Before there was JWoww or Omarosa or Survivor, in the winter of 1973, America was introduced to the concept of reality television by a soft-spoken upper-middle-class family, who, for 12 weeks, the nation watched eating dinner, sunbathing by their pool, and, before our very eyes, slowly disintegrating.
Called An American Family, the PBS documentary series mesmerized the nation with a peek into the lives of the Loud family of Santa Barbara, California. The show became the centerpiece of a three-month-long national conversation, with viewers first engrossed in and then horrified by the charming family who became a symbol for all that had gone wrong with the country.
Nearly 40 years later, the Louds are back, this time as docudrama, in Cinema Verite, a made-for-HBO-movie that restages the filming of An American Family. Starring Diane Lane and Tim Robbins as Pat and Bill Loud, the clan's matriarch and patriarch, and James Gandolfini as Craig Gilbert—the series' producer whose insertion of himself into the family's story off the cameras would be the subject of controversy for years to come—the film purports to tell the real tale of manipulation behind the series.
Since its debut, An American Family has been the source of controversy, and has become a touchstone in television history. With the HBO movie premiering this Saturday, it seemed a good moment to go back and watch the original PBS series that gave birth to it all.
Depicted in restrained, cold documentary style, the mise en scene of An American Family exists at the furthest reaches of space from, say, VH1's Rock of Love Bus With Bret Michaels. However, within this innocent show, the seeds were clearly planted for the era of Gosselins and Snookis to come.
Viewed today, An American Family plays like a postcard from a lost world. There's sun-drenched, overexposed footage of a nuclear family loafing around their den; an industrialist dad with his pompadour and sideburns, fumbling hopelessly to relate to his long-haired sons; mom is a Mrs. Robinson-esque brooding bundle of resentment in blue-tinted glasses, Scotch-and-soda perpetually in one hand, cigarette holder in the other.
The series looks closer to a work of 1960s cinema neo-realism than anything like what we now know as "reality television." The story drips along at a snail's pace; lingering sequences spend 10 full minutes watching the Louds pack the family station wagon and debate where to put the cooler. Striving in every frame for scientific legitimacy, Gilbert opens the film standing on a hilltop addressing the audience. The Louds, he warns us, "are not the American family, they are simply an American family."
Disclaimers aside, Gilbert's agenda is almost immediately clear: to depict the downfall of the American family as a microcosm of the collapse of traditional American order. In the early episodes, Gilbert all but plays the "Star Spangled Banner" when Bill Loud walks into a room, depicting him in smug, aloof glory, sipping cocktails on the lawn of prosperous friends, failing to understand their children's lack of interest in the family business, and in particular failing to relate to the startlingly charismatic Lance Loud, credited as television's first openly gay character, who, in a halter top from the Chelsea Hotel, plays the role of Gilbert's natural ally among the squares.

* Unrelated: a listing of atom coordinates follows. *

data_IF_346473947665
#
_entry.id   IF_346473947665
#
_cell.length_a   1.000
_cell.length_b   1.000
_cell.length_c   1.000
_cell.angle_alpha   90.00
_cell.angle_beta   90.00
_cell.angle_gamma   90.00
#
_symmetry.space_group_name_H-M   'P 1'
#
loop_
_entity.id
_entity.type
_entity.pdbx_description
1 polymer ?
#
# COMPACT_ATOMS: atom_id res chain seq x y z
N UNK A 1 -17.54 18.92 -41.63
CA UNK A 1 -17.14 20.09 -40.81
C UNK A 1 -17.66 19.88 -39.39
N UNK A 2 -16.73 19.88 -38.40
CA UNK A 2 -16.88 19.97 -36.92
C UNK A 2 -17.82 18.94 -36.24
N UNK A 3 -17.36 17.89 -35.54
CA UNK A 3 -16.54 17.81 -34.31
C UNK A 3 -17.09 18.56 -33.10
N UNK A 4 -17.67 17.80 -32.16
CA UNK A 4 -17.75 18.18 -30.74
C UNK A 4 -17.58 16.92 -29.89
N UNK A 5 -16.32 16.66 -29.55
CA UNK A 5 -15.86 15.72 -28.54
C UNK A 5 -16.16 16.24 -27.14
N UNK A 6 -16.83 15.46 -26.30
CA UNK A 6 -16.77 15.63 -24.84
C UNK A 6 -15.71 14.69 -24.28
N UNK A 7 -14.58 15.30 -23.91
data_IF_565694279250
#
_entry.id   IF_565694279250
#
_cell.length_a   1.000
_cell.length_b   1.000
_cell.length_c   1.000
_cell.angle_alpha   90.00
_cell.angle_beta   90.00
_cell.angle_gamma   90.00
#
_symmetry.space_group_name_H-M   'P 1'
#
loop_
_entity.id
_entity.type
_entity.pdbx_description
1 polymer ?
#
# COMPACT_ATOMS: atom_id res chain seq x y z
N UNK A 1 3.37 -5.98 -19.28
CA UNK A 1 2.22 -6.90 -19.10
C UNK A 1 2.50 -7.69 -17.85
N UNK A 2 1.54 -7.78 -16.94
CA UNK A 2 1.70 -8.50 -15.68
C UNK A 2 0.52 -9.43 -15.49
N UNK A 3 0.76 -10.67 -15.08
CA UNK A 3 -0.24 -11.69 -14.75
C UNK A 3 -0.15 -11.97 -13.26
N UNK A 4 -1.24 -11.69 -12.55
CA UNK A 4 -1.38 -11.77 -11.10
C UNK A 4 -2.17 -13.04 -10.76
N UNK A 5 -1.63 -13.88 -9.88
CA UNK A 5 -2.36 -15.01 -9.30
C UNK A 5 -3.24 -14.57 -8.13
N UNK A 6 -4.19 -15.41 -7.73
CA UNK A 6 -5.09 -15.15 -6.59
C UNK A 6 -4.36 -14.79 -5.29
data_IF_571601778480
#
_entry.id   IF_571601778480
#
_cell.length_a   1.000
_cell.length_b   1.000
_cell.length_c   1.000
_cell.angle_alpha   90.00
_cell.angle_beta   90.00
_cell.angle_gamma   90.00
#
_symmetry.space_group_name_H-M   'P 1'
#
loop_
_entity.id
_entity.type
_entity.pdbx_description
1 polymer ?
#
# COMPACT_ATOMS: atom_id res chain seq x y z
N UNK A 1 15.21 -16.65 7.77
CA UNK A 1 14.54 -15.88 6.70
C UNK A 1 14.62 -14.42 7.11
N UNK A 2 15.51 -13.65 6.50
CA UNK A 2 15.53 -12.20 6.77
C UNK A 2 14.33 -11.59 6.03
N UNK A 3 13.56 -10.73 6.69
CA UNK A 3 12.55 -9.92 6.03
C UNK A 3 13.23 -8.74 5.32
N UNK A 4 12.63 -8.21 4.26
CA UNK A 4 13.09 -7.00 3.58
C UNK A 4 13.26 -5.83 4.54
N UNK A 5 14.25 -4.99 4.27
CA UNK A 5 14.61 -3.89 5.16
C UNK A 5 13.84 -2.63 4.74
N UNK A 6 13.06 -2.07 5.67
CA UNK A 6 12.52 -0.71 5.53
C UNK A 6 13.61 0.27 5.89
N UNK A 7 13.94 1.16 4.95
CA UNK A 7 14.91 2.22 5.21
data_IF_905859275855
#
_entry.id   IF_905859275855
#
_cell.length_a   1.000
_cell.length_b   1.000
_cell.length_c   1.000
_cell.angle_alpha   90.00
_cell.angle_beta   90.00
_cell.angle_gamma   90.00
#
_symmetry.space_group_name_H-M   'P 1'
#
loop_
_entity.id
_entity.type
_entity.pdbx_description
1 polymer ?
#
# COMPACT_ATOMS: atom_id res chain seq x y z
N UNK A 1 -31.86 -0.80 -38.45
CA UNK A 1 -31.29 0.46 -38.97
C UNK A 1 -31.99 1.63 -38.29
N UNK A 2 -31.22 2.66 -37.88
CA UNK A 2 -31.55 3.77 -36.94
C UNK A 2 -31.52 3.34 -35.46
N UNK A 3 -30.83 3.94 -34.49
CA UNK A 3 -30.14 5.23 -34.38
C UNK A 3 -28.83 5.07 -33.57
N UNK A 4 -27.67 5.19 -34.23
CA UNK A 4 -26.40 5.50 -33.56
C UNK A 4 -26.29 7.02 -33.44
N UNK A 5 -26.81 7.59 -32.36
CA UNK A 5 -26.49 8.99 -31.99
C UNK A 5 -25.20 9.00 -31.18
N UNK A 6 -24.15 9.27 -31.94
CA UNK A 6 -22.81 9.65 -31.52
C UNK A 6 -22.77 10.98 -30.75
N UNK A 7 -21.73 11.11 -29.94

It was with this perspective that Gilbert was to make his true impact on the medium. From that day forward, reality TV would be dedicated to documenting the downfall of the old order. Soon enough, its pretentions to seriousness and objectivity would be dropped (Gilbert himself would later admit his agenda in producing the film)—where An American Family stroked its chin over the dysfunction it depicted, its successors, from The Real World to Jersey Shore, would revel in it, embracing civilization's end.
But there's a funny thing about watching An American Family from across the chasm of decades. For all the dishonesty of the filmmaker's agenda, for all the outrage the family would spawn, what stands out is not the momentary skirmish in the culture wars, but the Louds' affection for each other. Marred by infidelity and a breakdown in communication between the sexes and generation, the Loud family was anything but perfect and was unable to withstand the pressures the era place on them. But shining through, despite it all, is a household of charming, awkward people, stumbling to hold on to each other when everything on earth is pulling them apart. And that, in the end, is why 40 years later, it's still impossible to ignore the Louds.
Richard Rushfield is a four-year veteran of the American Idol beat and the author of a memoir, Don't Follow Me, I'm Lost . His new book, American Idol: The Untold Story, goes behind the scenes of the most popular TV show of the decade.